The company that operates Dublin Airport says it is hugely disappointed by the aviation regulator's decision to reduce passenger charges at the airport over the next five years.
Daa says it needs charges to remain at the current level in order to fund a €2 billion investment and development plan, including new boarding gates, aircraft parking stands, an upgraded security area and improvements to other customer facilities.
Instead, the Commission for Aviation Regulation (CAR) has decided to cut the fees significantly in a move that it says will save passengers and airlines €320m.
"Dublin Airport’s prices are already 30-40% lower than its European peers and the Regulator’s decision will mean Dublin’s prices will now be almost 60% lower than the EU market price," said daa Chief Executive Dalton Philips in a statement.
"I can think of no other Irish product or service that is 60% cheaper than the equivalent in the UK or Continental Europe."
"This shows the absurdity of the Regulator’s decision."
"This is what happens when economic theory trumps the real world."
Currently the Regulator says the price per passenger is capped at €8.81.
Under its determination published this evening, that would fall to an average of €7.87 per passenger over each of the next five years -a reduction of 11%
However, the daa claims the passenger charge is actually closer to €9.65 and so the price cut would be in the order of 18%.
Daa said that it would now study the CAR’s full report and assess its impact on the capital development plan, designed to ready the airport for dealing with a further 7 million passengers a year above current levels.
It said it will also decide whether it will appeal the regulator's plan, which would involve requesting an appeals panel hearing or taking a judicial review of the decision to the High Court.
CAR maintains that an independent economic analysis it commissioned shows that the daa would still be able to finance its development plans on the back of the lower charges.
"Our decision allows Dublin Airport provide passengers with a high quality of service while delivering key pieces of national infrastructure which will significantly increase the capacity of the airport," said Commissioner Cathy Mannion.
"We allow for €2.3bn of investment which will deliver an airport capable of serving 40 million passengers per year at a level of service in line with international standards."
Ms Mannion also said she expects that the savings from the reduced costs will be passed on to customers, leading to lower fares, something Aer Lingus has pledged to do.
"In executing the Aer Lingus value model, we maintain a clear focus on cost reduction and efficiency in order to both provide value to our guests in our fares and facilitate investment in new routes and greater frequencies," the airline said in a statement.
"This is how the consumer benefits. This is our value model at work."
However, the daa has strongly challenged this assessment, saying there is no evidence to prove that lower prices at airports get passed on by airlines to their passengers or lead to route growth.
"Contrary to the Regulator’s claim, airlines saving money does not benefit the Irish economy," Mr Philips said.
"Any reductions in airport charges have been going to the shareholders of privately-owned airlines, the majority of which are located overseas."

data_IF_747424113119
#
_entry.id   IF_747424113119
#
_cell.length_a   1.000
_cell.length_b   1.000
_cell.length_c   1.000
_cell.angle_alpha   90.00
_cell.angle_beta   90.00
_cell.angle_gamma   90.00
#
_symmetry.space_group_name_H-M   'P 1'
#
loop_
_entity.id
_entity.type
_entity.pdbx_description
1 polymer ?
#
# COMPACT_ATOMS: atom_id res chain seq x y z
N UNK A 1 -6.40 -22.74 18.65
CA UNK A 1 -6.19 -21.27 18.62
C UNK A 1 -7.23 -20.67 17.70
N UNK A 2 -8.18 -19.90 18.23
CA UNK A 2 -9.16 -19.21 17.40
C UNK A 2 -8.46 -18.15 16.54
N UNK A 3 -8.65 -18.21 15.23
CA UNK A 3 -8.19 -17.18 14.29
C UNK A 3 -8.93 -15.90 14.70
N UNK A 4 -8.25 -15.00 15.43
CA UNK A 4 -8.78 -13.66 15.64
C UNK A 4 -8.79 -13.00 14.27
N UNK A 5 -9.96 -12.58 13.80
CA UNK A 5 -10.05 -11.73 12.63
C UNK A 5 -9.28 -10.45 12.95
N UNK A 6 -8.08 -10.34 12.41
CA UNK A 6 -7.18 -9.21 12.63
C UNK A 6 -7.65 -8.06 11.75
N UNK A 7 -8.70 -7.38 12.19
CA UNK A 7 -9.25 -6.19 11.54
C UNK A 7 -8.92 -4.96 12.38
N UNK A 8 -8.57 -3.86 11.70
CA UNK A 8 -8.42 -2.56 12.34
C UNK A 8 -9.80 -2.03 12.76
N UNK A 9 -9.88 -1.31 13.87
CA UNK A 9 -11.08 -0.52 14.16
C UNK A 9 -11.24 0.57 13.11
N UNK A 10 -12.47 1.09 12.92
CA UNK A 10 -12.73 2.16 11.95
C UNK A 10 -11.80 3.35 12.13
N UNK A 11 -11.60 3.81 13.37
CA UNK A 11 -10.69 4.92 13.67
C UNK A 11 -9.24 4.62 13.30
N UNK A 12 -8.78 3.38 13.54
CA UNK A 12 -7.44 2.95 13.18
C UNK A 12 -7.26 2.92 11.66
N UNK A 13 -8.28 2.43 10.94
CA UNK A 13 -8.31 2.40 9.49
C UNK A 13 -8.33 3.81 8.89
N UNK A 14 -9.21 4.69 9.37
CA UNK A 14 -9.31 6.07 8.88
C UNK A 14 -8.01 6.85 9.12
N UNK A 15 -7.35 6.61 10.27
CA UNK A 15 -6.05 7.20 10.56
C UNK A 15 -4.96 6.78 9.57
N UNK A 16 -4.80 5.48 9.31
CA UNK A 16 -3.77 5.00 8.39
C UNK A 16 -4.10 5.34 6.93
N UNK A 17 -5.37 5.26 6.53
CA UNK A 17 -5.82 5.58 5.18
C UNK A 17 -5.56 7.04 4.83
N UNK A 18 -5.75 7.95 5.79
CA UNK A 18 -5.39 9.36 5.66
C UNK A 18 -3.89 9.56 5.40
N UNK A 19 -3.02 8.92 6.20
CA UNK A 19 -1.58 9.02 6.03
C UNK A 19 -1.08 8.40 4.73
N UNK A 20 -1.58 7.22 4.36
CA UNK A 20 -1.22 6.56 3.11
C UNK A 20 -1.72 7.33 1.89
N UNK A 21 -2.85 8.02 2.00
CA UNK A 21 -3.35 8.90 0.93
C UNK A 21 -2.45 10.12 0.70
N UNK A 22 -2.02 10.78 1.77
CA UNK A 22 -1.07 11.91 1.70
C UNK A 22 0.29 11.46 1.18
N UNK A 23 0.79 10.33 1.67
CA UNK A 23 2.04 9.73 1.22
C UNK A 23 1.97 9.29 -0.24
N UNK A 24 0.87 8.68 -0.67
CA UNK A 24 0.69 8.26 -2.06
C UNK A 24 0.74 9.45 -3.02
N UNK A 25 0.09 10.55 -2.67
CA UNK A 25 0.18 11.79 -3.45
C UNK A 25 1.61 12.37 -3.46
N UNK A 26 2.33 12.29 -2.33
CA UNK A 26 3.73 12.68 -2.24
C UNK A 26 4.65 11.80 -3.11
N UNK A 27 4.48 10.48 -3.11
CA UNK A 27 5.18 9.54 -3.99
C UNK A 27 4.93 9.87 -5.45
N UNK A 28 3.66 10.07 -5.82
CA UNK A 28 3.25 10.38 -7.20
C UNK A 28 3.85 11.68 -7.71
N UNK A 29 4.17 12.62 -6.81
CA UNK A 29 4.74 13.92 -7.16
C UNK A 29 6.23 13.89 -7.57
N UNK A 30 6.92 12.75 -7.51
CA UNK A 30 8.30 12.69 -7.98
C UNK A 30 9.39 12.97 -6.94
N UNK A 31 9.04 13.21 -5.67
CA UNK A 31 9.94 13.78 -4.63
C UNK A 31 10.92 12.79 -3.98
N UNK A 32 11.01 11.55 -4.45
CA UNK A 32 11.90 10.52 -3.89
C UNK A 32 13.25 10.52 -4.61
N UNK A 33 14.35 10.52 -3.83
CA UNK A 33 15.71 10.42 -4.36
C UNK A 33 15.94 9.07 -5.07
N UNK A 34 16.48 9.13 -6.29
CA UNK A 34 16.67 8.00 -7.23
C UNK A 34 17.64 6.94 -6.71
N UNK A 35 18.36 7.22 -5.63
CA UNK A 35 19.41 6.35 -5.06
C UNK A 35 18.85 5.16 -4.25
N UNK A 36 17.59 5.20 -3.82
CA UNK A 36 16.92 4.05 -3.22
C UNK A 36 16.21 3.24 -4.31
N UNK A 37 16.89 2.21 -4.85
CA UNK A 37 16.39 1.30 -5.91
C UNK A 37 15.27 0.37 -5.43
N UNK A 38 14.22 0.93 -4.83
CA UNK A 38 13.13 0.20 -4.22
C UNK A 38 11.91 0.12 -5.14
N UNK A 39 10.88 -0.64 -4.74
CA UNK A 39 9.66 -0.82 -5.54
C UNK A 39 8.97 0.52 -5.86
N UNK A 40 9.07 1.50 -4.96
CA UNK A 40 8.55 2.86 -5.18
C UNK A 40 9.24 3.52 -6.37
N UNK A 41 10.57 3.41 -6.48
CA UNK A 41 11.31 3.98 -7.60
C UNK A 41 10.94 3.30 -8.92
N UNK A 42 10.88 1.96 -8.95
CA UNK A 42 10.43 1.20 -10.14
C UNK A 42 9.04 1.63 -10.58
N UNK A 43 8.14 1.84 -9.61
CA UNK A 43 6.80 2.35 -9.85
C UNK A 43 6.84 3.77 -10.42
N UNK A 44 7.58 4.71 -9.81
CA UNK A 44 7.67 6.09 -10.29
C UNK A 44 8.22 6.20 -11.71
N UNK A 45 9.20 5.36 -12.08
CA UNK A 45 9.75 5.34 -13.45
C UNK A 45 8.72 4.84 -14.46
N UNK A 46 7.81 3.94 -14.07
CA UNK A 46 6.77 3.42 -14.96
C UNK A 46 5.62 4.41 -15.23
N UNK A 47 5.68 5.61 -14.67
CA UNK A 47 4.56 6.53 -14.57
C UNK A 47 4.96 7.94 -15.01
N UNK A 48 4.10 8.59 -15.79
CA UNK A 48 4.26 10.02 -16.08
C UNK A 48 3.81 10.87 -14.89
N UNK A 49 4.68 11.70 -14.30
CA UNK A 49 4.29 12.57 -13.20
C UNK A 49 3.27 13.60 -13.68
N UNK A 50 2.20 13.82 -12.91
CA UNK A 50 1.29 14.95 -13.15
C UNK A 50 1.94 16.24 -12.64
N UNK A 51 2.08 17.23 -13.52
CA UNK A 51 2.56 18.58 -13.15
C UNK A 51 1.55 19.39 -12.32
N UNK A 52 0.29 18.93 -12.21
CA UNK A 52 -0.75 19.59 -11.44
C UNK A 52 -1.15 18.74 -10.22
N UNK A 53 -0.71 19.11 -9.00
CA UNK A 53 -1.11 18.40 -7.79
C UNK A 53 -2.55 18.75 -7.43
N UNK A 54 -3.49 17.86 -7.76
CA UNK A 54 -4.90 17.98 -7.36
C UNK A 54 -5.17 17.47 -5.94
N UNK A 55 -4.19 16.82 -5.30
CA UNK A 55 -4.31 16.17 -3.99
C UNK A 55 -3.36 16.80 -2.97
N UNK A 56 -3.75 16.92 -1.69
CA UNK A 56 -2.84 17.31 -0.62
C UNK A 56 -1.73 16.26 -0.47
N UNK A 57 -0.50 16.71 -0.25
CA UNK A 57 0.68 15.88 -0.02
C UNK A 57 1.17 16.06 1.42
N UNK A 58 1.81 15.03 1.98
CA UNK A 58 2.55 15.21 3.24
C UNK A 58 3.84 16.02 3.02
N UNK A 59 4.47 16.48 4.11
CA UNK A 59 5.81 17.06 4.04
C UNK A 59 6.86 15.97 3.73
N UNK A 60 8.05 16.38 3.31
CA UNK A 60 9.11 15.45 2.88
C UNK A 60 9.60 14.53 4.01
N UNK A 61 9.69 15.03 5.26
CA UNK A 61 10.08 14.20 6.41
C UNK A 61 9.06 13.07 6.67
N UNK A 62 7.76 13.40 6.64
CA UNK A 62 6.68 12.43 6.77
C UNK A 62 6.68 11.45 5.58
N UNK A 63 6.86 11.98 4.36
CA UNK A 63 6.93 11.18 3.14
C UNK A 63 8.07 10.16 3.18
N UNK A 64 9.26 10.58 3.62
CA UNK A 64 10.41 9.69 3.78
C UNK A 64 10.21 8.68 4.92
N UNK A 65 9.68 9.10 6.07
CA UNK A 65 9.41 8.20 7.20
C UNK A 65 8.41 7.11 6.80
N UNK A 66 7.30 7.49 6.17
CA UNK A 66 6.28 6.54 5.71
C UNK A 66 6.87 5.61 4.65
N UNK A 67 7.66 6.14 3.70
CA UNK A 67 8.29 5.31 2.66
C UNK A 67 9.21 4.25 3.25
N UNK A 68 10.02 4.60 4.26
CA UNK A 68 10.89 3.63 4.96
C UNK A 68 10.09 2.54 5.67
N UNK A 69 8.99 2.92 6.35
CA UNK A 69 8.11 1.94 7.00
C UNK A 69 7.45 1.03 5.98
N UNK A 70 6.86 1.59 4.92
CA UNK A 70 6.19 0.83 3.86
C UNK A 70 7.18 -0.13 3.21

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Aer Lingus also said the independent assessment of the financeability of the daa’s Capital Investment Programme, that was commissioned by the CAR, demonstrates clearly that it can be fully financed by the new charging structure.
"We welcome CAR’s statement that it is fully supportive of all capital projects and that the Final Price Determination incentivises the delivery of the hub infrastructure required by National Aviation Policy," said Aer Lingus CEO, Sean Doyle.
However, Ryanair said it was disappointed with the Regulator's decision, calling it a bad day for passengers.
"We will continue to campaign for lower airport fees at Dublin Airport, and we believe that the CAR have missed a historic opportunity to lower airport fees at Dublin in recognition of the record traffic growth that Dublin Airport enjoys as a result of the efforts of its airline customers in lowering air fares," said Chief Commercial Officer, David O'Brien.
"If Dublin Airport can't build its facilities, then a competing Terminal 3 should be allowed to do so."
"If there were competing terminals at Dublin Airport, the DAA wouldn’t need regulatory price increases, they would be competing with the second terminal to lower airport fees, and provide a better service for its airline customers and our passengers."
The price set by the Regulator is 37c higher than the price it had originally proposed in its draft determination earlier this year.
Following a consultation with parties, including the daa, the CAR decided to increase the charge in order to take account of higher than first anticipated operating costs at the airport.
The final determination also includes a series of financial penalties to incentivise Dublin airport to deliver its proposed capital investment as planned and on time.
Failure to deliver will result in the price cap being reduced, it says.
A series of additional more demanding service targets have also been set for the airport.
These include maximum wait times for passengers requiring assistance and availability of lifts, escalators and travellators.
The decision also includes a mechanism to enable the daa to seek a review of the charges if there is a disorderly Brexit.